What a tax reformer would argue is that without better limitations on how government spends this revenue, massive inefficiencies and waste will result. Keeping in the transportation theme, we’ll just end up with more boondoggles like the notorious “Bridge to Nowhere.” This is the point of the AAA lawsuit. PANYNJ is using toll revenues and not reinvesting those funds into the facilities that the toll payers use. The flip side of the argument is that handcuffing how the government spends tax revenues can preclude the ability to funnel money into needed programs and resources. For instance, in the case of PANYNJ, assuming they are using toll revenues to pay for the World Trade Center site, might that investment ultimately payoff in commercial rents that will cover the initial project costs and raise large revenues in the long-term?

PATH service paid for by PANYNJ toll-paying drivers
And consider a specific example that raises a similar, but stickier question. Regardless of how the AAA-PANYNJ lawsuit turns out, PANYNJ will still be responsible for maintaining and operating its many facilities, including the PATH rail transit service between New Jersey and New York. This service is essentially subsidized by the tolls paid by PANYNJ users. The PATH user fees do not cover the PATH costs. So drivers are subsidizing transit users. Did you know this was a fact true for every transit service in the United States? Transit service is mostly paid for by drivers through tolls, fees, or gas taxes. A Tea Partier (and maybe AAA) would argue that drivers are being unfairly burdened by paying for other modes of transportation. A transit advocate would claim that transit service improves overall regional transportation and is indispensible for regional mobility and economic growth. Who’s right? How should transportation money be spent? I’ve focused this post on a transportation issue, but you could apply the argument to any aspect of public spending.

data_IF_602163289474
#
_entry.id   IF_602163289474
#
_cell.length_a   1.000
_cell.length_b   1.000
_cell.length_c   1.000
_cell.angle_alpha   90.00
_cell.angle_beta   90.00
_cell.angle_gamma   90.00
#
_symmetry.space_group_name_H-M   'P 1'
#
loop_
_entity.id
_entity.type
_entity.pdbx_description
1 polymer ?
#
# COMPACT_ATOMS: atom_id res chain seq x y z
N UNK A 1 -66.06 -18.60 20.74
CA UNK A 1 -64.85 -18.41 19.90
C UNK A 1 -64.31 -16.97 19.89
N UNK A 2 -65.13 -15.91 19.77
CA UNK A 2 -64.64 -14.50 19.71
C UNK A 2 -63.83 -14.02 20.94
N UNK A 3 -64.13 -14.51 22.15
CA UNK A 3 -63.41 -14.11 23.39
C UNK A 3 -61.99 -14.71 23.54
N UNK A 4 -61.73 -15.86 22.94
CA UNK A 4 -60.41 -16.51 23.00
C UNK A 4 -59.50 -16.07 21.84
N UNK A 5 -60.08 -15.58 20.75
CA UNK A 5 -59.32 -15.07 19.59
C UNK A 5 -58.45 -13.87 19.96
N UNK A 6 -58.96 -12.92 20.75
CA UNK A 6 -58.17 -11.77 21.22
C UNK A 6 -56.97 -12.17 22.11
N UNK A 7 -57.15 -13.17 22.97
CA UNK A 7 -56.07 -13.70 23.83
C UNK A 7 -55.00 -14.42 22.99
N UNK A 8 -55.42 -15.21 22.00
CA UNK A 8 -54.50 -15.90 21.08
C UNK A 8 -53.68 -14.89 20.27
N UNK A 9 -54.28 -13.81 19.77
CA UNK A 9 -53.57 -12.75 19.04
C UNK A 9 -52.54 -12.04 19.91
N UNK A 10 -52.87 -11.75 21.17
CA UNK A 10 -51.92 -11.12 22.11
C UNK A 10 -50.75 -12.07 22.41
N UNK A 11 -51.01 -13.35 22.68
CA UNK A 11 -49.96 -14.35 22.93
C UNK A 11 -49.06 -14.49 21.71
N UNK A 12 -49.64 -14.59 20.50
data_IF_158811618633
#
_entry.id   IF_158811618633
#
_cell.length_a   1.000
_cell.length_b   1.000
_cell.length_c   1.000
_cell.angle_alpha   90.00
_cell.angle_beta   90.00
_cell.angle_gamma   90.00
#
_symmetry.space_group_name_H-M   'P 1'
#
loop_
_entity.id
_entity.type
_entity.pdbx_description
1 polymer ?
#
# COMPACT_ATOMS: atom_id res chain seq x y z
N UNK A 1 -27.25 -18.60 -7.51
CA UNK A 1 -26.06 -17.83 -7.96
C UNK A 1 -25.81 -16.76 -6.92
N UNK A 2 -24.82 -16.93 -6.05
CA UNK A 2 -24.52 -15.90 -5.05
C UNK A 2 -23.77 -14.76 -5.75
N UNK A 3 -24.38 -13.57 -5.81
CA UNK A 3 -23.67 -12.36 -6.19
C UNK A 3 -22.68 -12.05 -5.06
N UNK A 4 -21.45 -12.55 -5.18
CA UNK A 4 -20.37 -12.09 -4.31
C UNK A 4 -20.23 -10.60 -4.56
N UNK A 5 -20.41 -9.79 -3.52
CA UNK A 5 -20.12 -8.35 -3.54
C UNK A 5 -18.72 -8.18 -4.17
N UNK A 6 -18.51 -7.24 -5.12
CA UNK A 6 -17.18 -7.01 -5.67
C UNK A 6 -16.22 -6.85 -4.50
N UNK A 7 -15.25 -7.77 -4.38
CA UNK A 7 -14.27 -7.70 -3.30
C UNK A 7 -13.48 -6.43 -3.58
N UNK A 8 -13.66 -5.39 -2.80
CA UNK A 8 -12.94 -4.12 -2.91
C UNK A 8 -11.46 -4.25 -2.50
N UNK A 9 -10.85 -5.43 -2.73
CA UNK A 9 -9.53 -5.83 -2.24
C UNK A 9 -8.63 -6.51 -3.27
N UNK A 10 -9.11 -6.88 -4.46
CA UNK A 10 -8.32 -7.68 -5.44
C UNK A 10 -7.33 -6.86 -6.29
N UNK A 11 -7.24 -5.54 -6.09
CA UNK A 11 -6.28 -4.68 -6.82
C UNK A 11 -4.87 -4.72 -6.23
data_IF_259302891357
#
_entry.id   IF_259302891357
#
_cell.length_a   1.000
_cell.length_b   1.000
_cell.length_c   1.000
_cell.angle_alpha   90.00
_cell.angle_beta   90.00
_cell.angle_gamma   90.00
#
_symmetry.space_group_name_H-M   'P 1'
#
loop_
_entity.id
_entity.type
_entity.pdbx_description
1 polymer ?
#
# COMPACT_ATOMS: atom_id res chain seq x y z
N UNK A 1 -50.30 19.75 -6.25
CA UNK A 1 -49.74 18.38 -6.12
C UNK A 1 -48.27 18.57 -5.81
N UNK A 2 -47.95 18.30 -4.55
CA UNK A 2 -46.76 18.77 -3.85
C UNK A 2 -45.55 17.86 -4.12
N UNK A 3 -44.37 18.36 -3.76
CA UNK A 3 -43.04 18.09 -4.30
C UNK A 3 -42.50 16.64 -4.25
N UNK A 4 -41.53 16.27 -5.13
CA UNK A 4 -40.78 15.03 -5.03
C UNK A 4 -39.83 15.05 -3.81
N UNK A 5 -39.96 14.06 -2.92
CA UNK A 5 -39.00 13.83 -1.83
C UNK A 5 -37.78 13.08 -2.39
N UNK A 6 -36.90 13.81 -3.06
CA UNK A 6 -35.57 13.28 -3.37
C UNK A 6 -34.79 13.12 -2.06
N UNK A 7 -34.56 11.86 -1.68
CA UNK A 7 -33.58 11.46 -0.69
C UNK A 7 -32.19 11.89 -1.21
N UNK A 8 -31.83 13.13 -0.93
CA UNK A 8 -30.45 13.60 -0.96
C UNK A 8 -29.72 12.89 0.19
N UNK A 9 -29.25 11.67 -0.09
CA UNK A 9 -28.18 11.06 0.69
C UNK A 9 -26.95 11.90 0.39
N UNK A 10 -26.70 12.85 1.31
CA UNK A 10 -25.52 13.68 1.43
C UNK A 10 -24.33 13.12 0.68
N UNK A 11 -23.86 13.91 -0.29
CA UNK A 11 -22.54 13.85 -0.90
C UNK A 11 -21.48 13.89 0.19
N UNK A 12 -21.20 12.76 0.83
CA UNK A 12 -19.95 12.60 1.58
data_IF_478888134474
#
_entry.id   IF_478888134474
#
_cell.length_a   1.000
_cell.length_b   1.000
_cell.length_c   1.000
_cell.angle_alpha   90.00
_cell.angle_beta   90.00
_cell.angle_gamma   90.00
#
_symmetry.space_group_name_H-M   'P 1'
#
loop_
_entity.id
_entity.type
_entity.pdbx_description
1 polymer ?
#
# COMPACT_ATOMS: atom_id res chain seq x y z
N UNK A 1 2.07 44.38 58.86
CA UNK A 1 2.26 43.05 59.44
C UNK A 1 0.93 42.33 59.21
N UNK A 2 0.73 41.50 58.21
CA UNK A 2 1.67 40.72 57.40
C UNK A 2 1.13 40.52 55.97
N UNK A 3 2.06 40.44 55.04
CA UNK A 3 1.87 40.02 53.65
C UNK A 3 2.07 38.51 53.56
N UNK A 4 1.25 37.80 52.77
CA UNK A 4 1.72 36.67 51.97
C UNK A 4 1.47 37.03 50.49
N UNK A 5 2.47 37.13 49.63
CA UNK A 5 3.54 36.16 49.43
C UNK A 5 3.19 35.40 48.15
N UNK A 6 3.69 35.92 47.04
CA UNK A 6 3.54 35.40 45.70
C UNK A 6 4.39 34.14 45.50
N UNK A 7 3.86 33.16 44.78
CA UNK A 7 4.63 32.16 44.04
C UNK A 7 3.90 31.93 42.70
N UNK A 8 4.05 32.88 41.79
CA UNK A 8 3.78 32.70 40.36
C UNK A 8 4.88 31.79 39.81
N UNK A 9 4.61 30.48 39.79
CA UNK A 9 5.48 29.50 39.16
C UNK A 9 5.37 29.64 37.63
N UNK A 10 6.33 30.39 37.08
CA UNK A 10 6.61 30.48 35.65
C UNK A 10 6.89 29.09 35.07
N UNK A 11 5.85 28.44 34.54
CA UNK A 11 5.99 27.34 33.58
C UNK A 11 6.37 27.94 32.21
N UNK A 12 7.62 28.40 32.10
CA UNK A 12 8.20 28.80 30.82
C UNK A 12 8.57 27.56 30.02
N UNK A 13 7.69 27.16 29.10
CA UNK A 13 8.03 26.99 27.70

It seems you can’t go through a day without hearing or reading about the issue of government finances, spending, debt, and long-term fiscal security. The issue of how government raises money, how it’s spent, who pays, and who benefits is going to dominate public discourse in the coming years as much as 1 World Trade Center will dominate the skyline of lower Manhattan. History might prove the well-learned cliché that nothing is more certain in life than taxes, but if the AAA lawsuit, the Tea Party movement, and the raging debt crisis are any indication, a business-as-usual approach for how those taxes are spent is far less assured.